UPDATE: July 26, 10:00 AM: Twitter appears to have adjusted its platform overnight to no longer limit the visibility of some prominent Republicans in its search results. Read more here.
Twitter is limiting the visibility of prominent Republicans in search results — a technique known as “shadow banning” — in what it says is a side effect of its attempts to improve the quality of discourse on the platform.
The Republican Party chair Ronna McDaniel, several conservative Republican congressmen, and Donald Trump Jr.’s spokesman no longer appear in the auto-populated drop-down search box on Twitter, VICE News has learned. It’s a shift that diminishes their reach on the platform — and it's the same one being deployed against prominent racists to limit their visibility. The profiles continue to appear when conducting a full search, but not in the more convenient and visible drop-down bar. (The accounts appear to also populate if you already follow the person.)
Democrats are not being “shadow banned” in the same way, according to a VICE News review. McDaniel’s counterpart, Democratic Party chair Tom Perez, and liberal members of Congress — including Reps. Maxine Waters, Joe Kennedy III, Keith Ellison, and Mark Pocan — all continue to appear in drop-down search results. Not a single member of the 78-person Progressive Caucus faces the same situation in Twitter’s search.
“The notion that social media companies would suppress certain political points of view should concern every American,” McDaniel told VICE News in a statement. “Twitter owes the public answers to what’s really going on.”
Presented with screenshots of the searches, a Twitter spokesperson told VICE News: “We are aware that some accounts are not automatically populating in our search box and shipping a change to address this.” Asked why only conservative Republicans appear to be affected and not liberal Democrats, the spokesperson wrote: “I'd emphasize that our technology is based on account *behavior* not the content of Tweets.”
Twitter directed VICE News to a May 15 blog post that explained the company’s new approach to combating “troll-like behaviors.” After making changes to its platform, the company said that “[t]he result is that people contributing to the healthy conversation will be more visible in conversations and search.”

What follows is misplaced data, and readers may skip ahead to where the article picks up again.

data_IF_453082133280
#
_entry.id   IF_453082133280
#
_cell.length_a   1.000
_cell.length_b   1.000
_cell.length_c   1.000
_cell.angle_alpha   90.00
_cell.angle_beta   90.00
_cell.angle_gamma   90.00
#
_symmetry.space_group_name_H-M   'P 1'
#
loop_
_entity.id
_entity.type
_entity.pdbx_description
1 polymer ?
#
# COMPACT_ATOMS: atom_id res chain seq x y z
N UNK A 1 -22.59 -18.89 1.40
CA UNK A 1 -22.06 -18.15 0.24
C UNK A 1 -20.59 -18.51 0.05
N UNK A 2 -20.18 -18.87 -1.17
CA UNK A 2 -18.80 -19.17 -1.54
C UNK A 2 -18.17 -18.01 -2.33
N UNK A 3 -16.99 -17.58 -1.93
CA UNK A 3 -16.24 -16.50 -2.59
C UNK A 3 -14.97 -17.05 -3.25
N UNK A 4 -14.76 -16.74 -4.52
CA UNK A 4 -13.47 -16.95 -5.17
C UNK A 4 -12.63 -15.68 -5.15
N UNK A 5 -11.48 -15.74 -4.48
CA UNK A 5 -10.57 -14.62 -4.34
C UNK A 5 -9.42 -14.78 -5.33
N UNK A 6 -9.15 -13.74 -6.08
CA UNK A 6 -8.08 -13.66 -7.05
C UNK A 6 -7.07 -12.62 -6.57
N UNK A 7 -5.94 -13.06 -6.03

Twitter did not respond to a follow-up question.
Twitter’s troll hunt, however, has ensnared some of the most prominent Republicans in the country. Type in the names of McDaniel, conservative members of Congress like Reps. Mark Meadows, Jim Jordan, and Matt Gaetz, and Trump Jr.’s spokesman Andrew Surabian, for example, and Twitter’s drop-down search bar does not show their profiles. The search menu also does not display the verified profile of Rep. Devin Nunes of California, only his unverified one that he seldom uses to post.
That limits their visibility and the ease of finding their profiles compared to their liberal counterparts.
The company’s drop-down search bar has also been excluding several prominent racist figures on the alt-right, such as Jason Kessler, who organized last year’s white nationalist rally in Charlottesville, Virginia. The platform has also demoted a smattering of far-right figures like Mike Cernovich, as Gizmodo reported earlier this week.
But the rationale determining which accounts auto-populate in search results and which don’t is unclear. InfoWars and its leader Alex Jones have not been demoted despite often spreading false news and right-wing conspiracy theories, for example. Republican Rep. Steve King — who has tweeted that immigration should be limited because “we can’t restore our civilization with somebody else’s babies” — also appears to be unaffected by this change to the company’s search function. He retweeted a self-proclaimed “Nazi sympathizer” last month and declined to take it down when notified of the person’s history.